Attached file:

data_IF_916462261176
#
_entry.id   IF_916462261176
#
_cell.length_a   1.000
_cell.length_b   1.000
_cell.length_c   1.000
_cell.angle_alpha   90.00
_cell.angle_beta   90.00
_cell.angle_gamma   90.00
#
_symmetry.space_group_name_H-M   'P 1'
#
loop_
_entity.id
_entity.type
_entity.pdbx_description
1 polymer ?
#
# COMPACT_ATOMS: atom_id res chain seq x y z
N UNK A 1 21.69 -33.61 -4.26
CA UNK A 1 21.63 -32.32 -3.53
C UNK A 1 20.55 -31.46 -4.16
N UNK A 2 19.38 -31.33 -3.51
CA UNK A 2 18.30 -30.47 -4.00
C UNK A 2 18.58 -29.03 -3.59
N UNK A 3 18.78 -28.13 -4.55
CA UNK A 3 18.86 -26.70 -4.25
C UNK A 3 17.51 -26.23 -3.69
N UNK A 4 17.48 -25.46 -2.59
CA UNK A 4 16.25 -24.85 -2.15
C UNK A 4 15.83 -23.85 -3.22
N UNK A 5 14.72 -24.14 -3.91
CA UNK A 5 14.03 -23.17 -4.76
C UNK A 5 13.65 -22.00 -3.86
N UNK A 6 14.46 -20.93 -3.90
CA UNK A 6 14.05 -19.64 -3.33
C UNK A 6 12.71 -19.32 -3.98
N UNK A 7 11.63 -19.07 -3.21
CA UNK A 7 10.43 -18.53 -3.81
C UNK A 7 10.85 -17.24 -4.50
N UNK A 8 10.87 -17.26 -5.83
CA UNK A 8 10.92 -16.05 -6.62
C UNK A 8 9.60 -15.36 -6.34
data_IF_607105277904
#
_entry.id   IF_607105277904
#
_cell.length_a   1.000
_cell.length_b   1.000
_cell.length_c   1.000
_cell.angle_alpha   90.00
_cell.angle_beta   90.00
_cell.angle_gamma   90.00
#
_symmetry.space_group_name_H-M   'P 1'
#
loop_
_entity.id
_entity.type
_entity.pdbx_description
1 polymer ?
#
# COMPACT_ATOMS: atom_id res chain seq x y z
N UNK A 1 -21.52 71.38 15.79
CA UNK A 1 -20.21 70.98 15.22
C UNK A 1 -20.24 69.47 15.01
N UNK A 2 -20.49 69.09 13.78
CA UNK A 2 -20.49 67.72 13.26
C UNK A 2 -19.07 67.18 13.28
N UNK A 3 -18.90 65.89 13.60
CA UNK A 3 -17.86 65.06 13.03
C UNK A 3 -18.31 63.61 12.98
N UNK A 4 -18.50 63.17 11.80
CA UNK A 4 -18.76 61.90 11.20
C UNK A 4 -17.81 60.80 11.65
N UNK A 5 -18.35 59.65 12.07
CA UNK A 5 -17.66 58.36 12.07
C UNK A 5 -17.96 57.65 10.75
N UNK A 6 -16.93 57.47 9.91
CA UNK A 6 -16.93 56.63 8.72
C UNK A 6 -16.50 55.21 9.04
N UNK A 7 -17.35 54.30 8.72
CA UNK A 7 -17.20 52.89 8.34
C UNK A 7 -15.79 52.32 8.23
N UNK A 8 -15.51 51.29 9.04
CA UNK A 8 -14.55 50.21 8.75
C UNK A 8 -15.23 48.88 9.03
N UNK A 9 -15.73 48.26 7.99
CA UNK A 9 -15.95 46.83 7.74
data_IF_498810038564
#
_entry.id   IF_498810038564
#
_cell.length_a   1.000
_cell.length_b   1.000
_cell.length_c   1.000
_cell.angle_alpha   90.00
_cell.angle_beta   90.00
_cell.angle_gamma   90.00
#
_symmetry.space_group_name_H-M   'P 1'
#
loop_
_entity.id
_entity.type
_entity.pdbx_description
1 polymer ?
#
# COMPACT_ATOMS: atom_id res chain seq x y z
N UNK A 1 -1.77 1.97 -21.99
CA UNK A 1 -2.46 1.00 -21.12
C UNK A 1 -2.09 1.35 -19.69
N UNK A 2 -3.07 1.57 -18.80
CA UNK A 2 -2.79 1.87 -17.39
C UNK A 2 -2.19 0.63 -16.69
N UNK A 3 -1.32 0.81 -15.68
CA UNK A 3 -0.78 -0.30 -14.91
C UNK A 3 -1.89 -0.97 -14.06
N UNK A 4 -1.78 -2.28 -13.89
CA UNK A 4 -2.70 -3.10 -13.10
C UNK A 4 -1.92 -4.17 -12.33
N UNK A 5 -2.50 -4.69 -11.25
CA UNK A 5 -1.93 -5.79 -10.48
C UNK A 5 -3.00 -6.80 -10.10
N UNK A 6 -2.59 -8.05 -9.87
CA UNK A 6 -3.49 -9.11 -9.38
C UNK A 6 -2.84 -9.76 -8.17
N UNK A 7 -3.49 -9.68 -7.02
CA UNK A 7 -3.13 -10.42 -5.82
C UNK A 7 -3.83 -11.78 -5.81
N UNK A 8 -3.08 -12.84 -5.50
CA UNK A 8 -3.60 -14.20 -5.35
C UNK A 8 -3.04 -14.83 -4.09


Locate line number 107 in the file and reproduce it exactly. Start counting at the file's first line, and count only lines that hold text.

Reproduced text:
_entity.pdbx_description